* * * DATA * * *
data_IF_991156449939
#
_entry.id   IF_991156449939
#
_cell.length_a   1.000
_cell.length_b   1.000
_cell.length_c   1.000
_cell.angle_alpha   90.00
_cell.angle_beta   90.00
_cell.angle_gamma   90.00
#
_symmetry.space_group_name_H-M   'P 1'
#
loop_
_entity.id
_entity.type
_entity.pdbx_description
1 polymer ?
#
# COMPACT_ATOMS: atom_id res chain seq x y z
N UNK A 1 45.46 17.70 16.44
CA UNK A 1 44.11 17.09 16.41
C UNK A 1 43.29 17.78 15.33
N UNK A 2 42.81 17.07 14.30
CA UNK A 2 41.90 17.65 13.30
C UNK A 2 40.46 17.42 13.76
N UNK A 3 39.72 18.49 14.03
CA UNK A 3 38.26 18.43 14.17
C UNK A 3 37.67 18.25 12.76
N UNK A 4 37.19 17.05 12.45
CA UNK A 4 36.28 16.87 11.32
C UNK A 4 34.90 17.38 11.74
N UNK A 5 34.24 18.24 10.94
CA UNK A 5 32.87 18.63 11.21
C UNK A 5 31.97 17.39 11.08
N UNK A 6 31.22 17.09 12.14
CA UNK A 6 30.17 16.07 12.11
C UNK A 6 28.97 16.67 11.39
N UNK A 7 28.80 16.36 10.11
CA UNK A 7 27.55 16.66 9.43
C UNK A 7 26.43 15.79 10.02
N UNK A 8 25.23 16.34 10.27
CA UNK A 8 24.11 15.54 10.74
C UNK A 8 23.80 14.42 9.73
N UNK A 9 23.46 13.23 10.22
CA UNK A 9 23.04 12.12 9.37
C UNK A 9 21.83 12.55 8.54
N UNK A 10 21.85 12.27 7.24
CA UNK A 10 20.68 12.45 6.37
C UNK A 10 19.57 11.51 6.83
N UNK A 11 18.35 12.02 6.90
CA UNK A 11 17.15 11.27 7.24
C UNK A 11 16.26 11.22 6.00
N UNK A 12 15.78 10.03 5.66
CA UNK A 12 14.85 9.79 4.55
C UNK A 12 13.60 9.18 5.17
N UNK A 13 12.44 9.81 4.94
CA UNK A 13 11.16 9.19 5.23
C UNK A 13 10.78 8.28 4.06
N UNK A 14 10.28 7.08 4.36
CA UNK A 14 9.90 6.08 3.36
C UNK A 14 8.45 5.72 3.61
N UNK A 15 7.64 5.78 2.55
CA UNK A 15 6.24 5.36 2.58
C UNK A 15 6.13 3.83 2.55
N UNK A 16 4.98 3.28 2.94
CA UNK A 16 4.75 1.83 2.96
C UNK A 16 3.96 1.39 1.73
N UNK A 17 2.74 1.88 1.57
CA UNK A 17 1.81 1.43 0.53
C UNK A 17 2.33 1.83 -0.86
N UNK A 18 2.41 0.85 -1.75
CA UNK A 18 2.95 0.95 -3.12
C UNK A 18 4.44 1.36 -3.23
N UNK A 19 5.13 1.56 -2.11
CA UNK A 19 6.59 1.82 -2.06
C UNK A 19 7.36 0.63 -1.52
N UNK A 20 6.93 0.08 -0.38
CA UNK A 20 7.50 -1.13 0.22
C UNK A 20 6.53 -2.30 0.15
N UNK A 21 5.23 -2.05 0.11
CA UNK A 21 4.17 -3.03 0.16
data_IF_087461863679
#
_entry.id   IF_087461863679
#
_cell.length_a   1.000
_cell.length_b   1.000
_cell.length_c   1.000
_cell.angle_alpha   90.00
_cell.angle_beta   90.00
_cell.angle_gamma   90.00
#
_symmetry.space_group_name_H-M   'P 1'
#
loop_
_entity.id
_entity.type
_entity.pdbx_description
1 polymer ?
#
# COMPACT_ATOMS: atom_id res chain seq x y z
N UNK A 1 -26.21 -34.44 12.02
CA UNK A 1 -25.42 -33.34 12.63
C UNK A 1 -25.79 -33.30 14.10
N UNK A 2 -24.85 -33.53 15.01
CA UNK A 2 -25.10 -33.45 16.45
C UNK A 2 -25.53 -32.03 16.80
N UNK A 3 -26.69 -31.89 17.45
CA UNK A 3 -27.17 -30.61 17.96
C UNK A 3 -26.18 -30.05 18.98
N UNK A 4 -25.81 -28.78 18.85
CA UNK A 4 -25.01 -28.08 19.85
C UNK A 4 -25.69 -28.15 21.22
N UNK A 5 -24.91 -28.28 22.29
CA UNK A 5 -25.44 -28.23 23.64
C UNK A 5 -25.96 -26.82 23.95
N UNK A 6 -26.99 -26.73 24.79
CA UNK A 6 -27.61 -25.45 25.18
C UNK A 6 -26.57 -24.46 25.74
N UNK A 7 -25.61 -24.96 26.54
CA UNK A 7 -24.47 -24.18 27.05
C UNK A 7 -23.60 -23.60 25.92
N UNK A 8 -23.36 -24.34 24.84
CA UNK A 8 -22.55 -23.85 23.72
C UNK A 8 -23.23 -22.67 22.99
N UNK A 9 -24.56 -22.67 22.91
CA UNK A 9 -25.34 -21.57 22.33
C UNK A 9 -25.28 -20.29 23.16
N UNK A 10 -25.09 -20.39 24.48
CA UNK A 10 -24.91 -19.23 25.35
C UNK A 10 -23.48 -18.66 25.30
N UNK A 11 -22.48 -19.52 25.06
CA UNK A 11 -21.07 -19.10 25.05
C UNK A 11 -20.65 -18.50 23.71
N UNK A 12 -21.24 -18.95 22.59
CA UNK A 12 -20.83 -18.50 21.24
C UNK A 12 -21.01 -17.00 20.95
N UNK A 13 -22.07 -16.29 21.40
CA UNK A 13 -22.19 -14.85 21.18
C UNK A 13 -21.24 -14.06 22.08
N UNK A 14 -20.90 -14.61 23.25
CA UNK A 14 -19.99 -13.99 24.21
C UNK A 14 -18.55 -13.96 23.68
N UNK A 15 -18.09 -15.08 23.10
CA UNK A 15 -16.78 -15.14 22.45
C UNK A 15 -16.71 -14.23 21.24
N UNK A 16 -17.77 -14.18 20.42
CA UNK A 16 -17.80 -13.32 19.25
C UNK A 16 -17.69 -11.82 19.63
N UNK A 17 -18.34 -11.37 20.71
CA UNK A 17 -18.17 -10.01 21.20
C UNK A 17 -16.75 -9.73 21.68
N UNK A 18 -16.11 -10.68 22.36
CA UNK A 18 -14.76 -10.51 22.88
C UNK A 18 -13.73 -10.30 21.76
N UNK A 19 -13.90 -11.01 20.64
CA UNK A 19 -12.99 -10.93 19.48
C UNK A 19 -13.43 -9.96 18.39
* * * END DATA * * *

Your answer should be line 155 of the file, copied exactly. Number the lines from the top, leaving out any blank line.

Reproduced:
CA UNK A 18 -14.76 -10.51 22.88